Would you ever want live in the Keret House - the world's skinniest dwelling - in Warsaw, Poland? Well, now's your chance. The Polish Modern Art Foundation has announced an open call for resident applications to artists (under age 35) practicing in the fields of architecture, visual arts, literature, music or film. If selected, artists will have the opportunity to live in the Keret House for up to 21 days to realize a project of their own design. The residency aims to foster individual artistic expression, promote creative exchange, and expose artists to the cultural environment of Poland while offering them the chance to experience what many believe to be an "impossible architecture." See if you are eligible to apply here.
Earlier this week, we announced the completion of the world’s narrowest house in Warsaw, Poland. The Keret House was first conceived as a seemingly impossible vision of the Polish architect Jakub Szczesny of Centrala, who first presented the idea as an artistic concept during the WolaArt festival in 2009. Now, three years later, the vision has become a reality and is drawing a significant amount of international attention to the city of Warsaw. Built between two existing structures from two historical epochs, the narrow infill is more of an art installation that reacts to the past and present of Warsaw. Although the semi-transparent, windowless structure’s widest point measures only 122 centimeters, it’s naturally lit interior doesn’t seem nearly as claustrophobic as one would think. The Keret House will serve indefinitely as a temporary home for traveling writers, starting with Israeli writer Etgar Keret. Images and the architects’ description after the break…
Last year, we brought you images of what was planned to be the world’s narrowest house: The Keret House, in Warsaw, Poland.
Well, against the odds, this skinny project has actually come to see the light of day, thanks to funding from The Foundation of Polish Modern Art and Warsaw Town Hall.
The Architect, Jakub Szczesny of Centrala, designed the home with a semi-transparent, polycarbonate surface so light would enter and the resident wouldn’t feel claustrophobic. However, that fate may be difficult to avoid - after all, the 3x5 ft structure is wedged between two buildings, can only be entered via ladder, and has no windows. Even the fridge can only hold two drinks at a time.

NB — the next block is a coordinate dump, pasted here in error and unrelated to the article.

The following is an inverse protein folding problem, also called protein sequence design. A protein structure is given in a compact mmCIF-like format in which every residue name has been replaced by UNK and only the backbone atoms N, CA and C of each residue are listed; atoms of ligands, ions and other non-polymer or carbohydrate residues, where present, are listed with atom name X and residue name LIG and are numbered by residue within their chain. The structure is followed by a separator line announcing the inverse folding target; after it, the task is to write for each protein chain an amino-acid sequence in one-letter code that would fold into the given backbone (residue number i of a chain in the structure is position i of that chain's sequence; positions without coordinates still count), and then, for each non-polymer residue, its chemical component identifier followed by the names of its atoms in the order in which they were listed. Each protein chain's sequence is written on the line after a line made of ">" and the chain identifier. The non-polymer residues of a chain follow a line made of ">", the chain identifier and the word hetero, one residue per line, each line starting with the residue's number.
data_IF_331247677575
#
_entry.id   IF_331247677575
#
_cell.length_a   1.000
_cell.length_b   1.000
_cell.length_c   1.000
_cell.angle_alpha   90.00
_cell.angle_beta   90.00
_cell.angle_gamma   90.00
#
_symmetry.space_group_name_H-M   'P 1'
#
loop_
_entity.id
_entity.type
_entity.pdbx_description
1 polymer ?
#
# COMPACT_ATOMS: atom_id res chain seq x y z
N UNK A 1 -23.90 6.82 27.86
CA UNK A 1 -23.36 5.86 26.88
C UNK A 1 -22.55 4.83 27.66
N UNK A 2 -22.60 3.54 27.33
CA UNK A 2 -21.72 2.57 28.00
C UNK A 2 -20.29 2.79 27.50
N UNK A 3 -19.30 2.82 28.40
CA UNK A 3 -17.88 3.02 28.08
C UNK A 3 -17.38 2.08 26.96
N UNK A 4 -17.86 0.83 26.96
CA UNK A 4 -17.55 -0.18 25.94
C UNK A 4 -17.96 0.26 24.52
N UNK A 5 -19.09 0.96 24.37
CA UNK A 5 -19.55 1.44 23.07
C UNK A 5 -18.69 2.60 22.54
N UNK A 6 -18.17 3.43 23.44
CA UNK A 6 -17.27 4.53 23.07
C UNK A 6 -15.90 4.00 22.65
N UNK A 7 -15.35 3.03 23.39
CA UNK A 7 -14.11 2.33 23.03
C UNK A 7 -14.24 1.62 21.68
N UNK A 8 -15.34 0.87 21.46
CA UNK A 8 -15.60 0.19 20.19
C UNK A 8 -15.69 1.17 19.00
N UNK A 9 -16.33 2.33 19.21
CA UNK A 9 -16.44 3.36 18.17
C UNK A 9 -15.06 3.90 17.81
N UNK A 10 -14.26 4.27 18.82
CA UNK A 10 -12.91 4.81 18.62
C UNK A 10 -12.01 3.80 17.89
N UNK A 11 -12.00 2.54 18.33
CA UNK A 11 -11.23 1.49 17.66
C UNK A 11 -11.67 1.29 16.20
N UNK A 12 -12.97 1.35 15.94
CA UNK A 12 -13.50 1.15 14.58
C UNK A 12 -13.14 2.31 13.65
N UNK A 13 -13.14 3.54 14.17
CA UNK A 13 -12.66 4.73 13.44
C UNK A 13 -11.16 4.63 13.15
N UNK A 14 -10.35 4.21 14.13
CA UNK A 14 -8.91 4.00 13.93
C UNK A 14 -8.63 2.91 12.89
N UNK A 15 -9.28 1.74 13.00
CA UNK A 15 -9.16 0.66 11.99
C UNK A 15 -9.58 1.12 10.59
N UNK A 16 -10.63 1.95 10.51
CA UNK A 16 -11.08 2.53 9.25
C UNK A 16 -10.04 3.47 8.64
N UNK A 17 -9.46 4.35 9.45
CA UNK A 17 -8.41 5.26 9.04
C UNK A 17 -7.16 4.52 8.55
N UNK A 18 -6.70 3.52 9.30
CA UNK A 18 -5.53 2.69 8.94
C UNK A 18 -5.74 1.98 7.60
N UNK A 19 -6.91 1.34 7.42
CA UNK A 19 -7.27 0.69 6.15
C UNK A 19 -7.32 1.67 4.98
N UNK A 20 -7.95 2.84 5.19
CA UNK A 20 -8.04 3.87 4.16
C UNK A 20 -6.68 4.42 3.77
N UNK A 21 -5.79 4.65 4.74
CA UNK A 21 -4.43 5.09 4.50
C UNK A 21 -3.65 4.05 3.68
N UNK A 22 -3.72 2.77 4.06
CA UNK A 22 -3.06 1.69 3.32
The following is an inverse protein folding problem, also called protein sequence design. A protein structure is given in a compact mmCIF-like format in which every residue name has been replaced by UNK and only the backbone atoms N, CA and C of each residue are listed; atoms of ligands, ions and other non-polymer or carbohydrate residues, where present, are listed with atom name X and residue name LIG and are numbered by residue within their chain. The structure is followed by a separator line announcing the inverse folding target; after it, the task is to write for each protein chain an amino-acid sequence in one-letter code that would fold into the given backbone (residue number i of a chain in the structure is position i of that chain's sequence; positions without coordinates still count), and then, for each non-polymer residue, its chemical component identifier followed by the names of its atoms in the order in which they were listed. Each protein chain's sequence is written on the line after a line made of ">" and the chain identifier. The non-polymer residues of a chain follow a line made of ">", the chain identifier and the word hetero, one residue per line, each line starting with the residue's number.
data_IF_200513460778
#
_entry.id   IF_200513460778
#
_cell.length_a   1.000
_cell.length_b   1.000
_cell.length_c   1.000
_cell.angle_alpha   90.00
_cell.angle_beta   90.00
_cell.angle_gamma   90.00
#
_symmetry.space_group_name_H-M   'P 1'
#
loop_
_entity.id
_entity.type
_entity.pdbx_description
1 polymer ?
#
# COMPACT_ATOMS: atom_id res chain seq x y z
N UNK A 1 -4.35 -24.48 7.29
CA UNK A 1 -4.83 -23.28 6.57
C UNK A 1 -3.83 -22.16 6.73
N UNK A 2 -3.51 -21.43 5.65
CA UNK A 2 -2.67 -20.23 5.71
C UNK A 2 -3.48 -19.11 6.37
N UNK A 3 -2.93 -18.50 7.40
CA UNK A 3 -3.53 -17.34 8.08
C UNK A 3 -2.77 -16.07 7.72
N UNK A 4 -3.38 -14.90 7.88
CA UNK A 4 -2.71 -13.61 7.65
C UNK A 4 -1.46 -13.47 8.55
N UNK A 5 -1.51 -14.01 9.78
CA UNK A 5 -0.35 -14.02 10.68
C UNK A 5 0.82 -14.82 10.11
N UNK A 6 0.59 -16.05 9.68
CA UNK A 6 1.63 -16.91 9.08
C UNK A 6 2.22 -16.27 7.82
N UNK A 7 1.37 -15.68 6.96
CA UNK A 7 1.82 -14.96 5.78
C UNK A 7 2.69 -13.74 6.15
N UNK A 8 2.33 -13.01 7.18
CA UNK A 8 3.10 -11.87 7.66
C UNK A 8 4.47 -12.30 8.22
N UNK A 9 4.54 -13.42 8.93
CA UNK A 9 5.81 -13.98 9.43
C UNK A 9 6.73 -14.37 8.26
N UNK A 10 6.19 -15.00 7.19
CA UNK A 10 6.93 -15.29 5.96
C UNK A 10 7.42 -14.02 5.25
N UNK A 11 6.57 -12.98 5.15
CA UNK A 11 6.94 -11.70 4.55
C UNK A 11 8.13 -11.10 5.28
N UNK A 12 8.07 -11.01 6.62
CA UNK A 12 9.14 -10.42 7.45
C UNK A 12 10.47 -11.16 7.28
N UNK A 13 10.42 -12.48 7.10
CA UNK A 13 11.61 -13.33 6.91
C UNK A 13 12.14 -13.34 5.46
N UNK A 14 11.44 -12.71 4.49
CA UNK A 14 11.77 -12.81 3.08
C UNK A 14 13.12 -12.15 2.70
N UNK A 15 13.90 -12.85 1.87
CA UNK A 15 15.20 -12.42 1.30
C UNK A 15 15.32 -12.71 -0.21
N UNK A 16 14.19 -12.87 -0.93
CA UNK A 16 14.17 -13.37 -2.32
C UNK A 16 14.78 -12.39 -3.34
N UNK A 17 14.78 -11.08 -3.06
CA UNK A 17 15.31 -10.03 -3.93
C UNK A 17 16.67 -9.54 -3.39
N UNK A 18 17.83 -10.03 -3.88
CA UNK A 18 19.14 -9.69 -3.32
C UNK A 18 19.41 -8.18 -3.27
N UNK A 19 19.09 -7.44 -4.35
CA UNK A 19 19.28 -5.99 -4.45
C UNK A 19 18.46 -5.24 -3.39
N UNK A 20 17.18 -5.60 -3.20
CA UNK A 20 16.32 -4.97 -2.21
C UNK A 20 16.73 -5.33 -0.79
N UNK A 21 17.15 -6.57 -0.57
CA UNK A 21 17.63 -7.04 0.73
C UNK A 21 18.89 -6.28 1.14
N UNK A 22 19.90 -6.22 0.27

Check out the images and renderings of the world’s skinniest house, after the break...
Nowa Huta of The Future, designed by BudCud, Centrala, and ARUP, is aimed at being a brand new direction of touristic experiences and a recreational map of Krakow. Their strategy has a potential of engaging new groups of potential investors and the residents of whole region. Nowa Huta of The Future is what the city needs to become world class metropolis. More images and architects’ description after the break.
Most design and building processes relay on pre-determination and accuracy, plus an efficient coordination of data input leading to a physical realization representing previously conceived ideas as closely as possible. Parametric and generative design add an extra element of “objective” formulae playing role of legitimizations of designer’s intentional design, while the choice of data pools, algorithms or auto-generative formulae is in fact another intentional element.
In Warsaw, Poland in the district of Wola lies a small crack of space between the buildings on 22 Chłodna Street and 74 Żelazna Street. Jakub Szczęsny of Centrala, recognized the potential to create something unique within this narrow area, and derived a design of an art installation entitled Keret House. The house upon completion shall become the narrowest house in Warsaw, measuring an interior that will vary between 122 centimeters and 72 centimeters in its narrowest spot. Architects: Centrala Location: Wola, Poland Designer: Jakub Szczęsny Project Area: 14,5 sqm Project Year: December 2011 Project Curators: Sarmen Beglarian, Sylwia Szymaniak Project Announcement: Wola Art Festival “CityProjectWola“ Organizers: Modern Polish Art Foundation, President Piotr Nowicki, Wola District Office of the Capital City of Warsaw; Coordinator Anna Fiszer-Nowacka; Gmina Wyznaniowa Żydowska w Warszawie, Coordinator Judyta Nekanda-Trepka